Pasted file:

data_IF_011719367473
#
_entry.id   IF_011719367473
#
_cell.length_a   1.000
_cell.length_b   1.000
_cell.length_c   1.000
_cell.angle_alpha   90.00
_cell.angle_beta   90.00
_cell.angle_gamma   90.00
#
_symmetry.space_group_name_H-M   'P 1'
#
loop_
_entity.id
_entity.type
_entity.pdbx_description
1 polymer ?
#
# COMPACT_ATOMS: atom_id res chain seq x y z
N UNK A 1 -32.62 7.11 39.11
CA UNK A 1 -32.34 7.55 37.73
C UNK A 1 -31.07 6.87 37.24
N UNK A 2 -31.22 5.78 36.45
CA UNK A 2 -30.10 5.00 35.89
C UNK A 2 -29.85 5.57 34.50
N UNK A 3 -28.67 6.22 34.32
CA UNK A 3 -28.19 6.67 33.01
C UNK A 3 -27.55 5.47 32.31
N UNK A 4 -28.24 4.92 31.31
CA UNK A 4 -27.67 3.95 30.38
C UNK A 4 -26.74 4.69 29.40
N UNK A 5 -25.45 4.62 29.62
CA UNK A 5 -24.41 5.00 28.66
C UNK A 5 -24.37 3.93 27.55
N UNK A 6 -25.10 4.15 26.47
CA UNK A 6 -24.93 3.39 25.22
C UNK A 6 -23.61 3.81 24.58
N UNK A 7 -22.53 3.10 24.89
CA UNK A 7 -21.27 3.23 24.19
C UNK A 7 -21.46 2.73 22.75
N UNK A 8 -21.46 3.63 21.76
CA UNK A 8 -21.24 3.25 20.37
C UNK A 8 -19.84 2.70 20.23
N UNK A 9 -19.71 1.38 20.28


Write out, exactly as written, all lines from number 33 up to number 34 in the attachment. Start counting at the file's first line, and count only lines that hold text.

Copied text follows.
N UNK A 5 -25.45 4.62 29.62
CA UNK A 5 -24.41 5.00 28.66